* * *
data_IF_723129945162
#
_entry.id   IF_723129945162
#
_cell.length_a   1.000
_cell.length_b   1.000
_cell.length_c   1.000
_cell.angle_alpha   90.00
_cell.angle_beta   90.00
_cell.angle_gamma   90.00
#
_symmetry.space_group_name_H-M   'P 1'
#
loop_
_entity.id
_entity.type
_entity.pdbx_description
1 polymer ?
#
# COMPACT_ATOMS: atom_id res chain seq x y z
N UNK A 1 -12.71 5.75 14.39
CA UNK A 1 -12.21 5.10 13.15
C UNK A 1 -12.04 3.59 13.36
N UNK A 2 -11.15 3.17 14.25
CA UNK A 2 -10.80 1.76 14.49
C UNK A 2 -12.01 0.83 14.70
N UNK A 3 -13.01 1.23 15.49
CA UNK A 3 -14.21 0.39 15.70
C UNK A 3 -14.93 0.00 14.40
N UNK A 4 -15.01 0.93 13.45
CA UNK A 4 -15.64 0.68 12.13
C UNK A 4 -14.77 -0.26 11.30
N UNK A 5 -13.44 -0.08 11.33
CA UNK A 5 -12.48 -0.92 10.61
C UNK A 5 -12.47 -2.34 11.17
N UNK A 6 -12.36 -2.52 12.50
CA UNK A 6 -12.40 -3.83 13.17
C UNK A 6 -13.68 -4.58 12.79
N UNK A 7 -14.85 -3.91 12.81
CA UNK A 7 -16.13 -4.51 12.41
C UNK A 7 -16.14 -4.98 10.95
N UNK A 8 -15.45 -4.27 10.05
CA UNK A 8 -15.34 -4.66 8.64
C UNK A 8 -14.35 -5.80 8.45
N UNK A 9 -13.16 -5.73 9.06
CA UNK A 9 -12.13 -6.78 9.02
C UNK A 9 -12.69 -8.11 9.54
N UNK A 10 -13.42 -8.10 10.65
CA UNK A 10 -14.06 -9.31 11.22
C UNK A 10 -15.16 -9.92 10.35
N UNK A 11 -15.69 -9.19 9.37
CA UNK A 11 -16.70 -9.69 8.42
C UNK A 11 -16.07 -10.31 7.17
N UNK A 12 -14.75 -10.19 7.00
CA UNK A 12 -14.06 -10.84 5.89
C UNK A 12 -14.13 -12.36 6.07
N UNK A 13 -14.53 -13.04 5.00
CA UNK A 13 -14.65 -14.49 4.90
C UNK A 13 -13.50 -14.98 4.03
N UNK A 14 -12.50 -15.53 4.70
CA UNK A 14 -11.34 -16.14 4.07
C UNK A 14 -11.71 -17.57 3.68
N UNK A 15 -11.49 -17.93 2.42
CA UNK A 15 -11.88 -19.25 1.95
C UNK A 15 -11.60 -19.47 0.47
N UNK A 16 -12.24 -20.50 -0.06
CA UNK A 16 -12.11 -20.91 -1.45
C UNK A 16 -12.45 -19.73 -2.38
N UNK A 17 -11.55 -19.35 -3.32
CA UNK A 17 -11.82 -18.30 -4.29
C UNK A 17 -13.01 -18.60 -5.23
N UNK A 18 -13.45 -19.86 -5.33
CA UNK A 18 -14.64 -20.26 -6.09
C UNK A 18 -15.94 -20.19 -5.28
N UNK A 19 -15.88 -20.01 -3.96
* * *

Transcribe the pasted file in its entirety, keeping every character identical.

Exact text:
data_IF_723129945162
#
_entry.id   IF_723129945162
#
_cell.length_a   1.000
_cell.length_b   1.000
_cell.length_c   1.000
_cell.angle_alpha   90.00
_cell.angle_beta   90.00
_cell.angle_gamma   90.00
#
_symmetry.space_group_name_H-M   'P 1'
#
loop_
_entity.id
_entity.type
_entity.pdbx_description
1 polymer ?
#
# COMPACT_ATOMS: atom_id res chain seq x y z
N UNK A 1 -12.71 5.75 14.39
CA UNK A 1 -12.21 5.10 13.15
C UNK A 1 -12.04 3.59 13.36
N UNK A 2 -11.15 3.17 14.25
CA UNK A 2 -10.80 1.76 14.49
C UNK A 2 -12.01 0.83 14.70
N UNK A 3 -13.01 1.23 15.49
CA UNK A 3 -14.21 0.39 15.70
C UNK A 3 -14.93 0.00 14.40
N UNK A 4 -15.01 0.93 13.45
CA UNK A 4 -15.64 0.68 12.13
C UNK A 4 -14.77 -0.26 11.30
N UNK A 5 -13.44 -0.08 11.33
CA UNK A 5 -12.48 -0.92 10.61
C UNK A 5 -12.47 -2.34 11.17
N UNK A 6 -12.36 -2.52 12.50
CA UNK A 6 -12.40 -3.83 13.17
C UNK A 6 -13.68 -4.58 12.79
N UNK A 7 -14.85 -3.91 12.81
CA UNK A 7 -16.13 -4.51 12.41
C UNK A 7 -16.14 -4.98 10.95
N UNK A 8 -15.45 -4.27 10.05
CA UNK A 8 -15.34 -4.66 8.64
C UNK A 8 -14.35 -5.80 8.45
N UNK A 9 -13.16 -5.73 9.06
CA UNK A 9 -12.13 -6.78 9.02
C UNK A 9 -12.69 -8.11 9.54
N UNK A 10 -13.42 -8.10 10.65
CA UNK A 10 -14.06 -9.31 11.22
C UNK A 10 -15.16 -9.92 10.35
N UNK A 11 -15.69 -9.19 9.37
CA UNK A 11 -16.70 -9.69 8.42
C UNK A 11 -16.07 -10.31 7.17
N UNK A 12 -14.75 -10.19 7.00
CA UNK A 12 -14.06 -10.84 5.89
C UNK A 12 -14.13 -12.36 6.07
N UNK A 13 -14.53 -13.04 5.00
CA UNK A 13 -14.65 -14.49 4.90
C UNK A 13 -13.50 -14.98 4.03
N UNK A 14 -12.50 -15.53 4.70
CA UNK A 14 -11.34 -16.14 4.07
C UNK A 14 -11.71 -17.57 3.68
N UNK A 15 -11.49 -17.93 2.42
CA UNK A 15 -11.88 -19.25 1.95
C UNK A 15 -11.60 -19.47 0.47
N UNK A 16 -12.24 -20.50 -0.06
CA UNK A 16 -12.11 -20.91 -1.45
C UNK A 16 -12.45 -19.73 -2.38
N UNK A 17 -11.55 -19.35 -3.32
CA UNK A 17 -11.82 -18.30 -4.29
C UNK A 17 -13.01 -18.60 -5.23
N UNK A 18 -13.45 -19.86 -5.33
CA UNK A 18 -14.64 -20.26 -6.09
C UNK A 18 -15.94 -20.19 -5.28
N UNK A 19 -15.88 -20.01 -3.96